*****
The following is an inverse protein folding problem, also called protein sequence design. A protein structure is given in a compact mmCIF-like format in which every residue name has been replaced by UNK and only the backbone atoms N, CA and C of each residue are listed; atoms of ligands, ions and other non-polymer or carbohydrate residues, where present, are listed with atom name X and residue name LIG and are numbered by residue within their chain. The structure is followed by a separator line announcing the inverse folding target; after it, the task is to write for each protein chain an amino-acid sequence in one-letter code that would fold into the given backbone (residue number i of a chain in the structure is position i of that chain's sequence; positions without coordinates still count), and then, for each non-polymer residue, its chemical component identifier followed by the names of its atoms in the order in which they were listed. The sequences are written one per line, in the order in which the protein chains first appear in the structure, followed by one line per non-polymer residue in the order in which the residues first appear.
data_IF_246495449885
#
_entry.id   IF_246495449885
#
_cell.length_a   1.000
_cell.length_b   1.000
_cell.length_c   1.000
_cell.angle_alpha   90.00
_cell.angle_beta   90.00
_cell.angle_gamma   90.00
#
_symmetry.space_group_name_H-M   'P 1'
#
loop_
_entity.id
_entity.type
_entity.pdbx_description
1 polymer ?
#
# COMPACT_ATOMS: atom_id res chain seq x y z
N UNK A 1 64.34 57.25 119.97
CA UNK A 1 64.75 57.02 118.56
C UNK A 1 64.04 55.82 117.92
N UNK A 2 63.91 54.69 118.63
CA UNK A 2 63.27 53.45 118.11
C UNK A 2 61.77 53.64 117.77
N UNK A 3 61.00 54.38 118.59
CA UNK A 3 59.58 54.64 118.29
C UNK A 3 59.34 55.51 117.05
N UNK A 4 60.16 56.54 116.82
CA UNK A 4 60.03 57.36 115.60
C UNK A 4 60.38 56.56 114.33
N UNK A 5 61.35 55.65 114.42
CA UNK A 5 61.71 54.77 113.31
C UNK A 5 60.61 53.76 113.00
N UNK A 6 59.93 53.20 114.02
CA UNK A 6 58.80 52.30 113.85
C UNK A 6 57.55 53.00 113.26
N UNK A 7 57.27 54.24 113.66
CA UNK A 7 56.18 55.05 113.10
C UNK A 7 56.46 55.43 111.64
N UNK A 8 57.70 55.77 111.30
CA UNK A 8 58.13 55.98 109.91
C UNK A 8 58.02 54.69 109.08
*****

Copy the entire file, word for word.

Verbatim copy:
The following is an inverse protein folding problem, also called protein sequence design. A protein structure is given in a compact mmCIF-like format in which every residue name has been replaced by UNK and only the backbone atoms N, CA and C of each residue are listed; atoms of ligands, ions and other non-polymer or carbohydrate residues, where present, are listed with atom name X and residue name LIG and are numbered by residue within their chain. The structure is followed by a separator line announcing the inverse folding target; after it, the task is to write for each protein chain an amino-acid sequence in one-letter code that would fold into the given backbone (residue number i of a chain in the structure is position i of that chain's sequence; positions without coordinates still count), and then, for each non-polymer residue, its chemical component identifier followed by the names of its atoms in the order in which they were listed. The sequences are written one per line, in the order in which the protein chains first appear in the structure, followed by one line per non-polymer residue in the order in which the residues first appear.
data_IF_246495449885
#
_entry.id   IF_246495449885
#
_cell.length_a   1.000
_cell.length_b   1.000
_cell.length_c   1.000
_cell.angle_alpha   90.00
_cell.angle_beta   90.00
_cell.angle_gamma   90.00
#
_symmetry.space_group_name_H-M   'P 1'
#
loop_
_entity.id
_entity.type
_entity.pdbx_description
1 polymer ?
#
# COMPACT_ATOMS: atom_id res chain seq x y z
N UNK A 1 64.34 57.25 119.97
CA UNK A 1 64.75 57.02 118.56
C UNK A 1 64.04 55.82 117.92
N UNK A 2 63.91 54.69 118.63
CA UNK A 2 63.27 53.45 118.11
C UNK A 2 61.77 53.64 117.77
N UNK A 3 61.00 54.38 118.59
CA UNK A 3 59.58 54.64 118.29
C UNK A 3 59.34 55.51 117.05
N UNK A 4 60.16 56.54 116.82
CA UNK A 4 60.03 57.36 115.60
C UNK A 4 60.38 56.56 114.33
N UNK A 5 61.35 55.65 114.42
CA UNK A 5 61.71 54.77 113.31
C UNK A 5 60.61 53.76 113.00
N UNK A 6 59.93 53.20 114.02
CA UNK A 6 58.80 52.30 113.85
C UNK A 6 57.55 53.00 113.26
N UNK A 7 57.27 54.24 113.66
CA UNK A 7 56.18 55.05 113.10
C UNK A 7 56.46 55.43 111.64
N UNK A 8 57.70 55.77 111.30
CA UNK A 8 58.13 55.98 109.91
C UNK A 8 58.02 54.69 109.08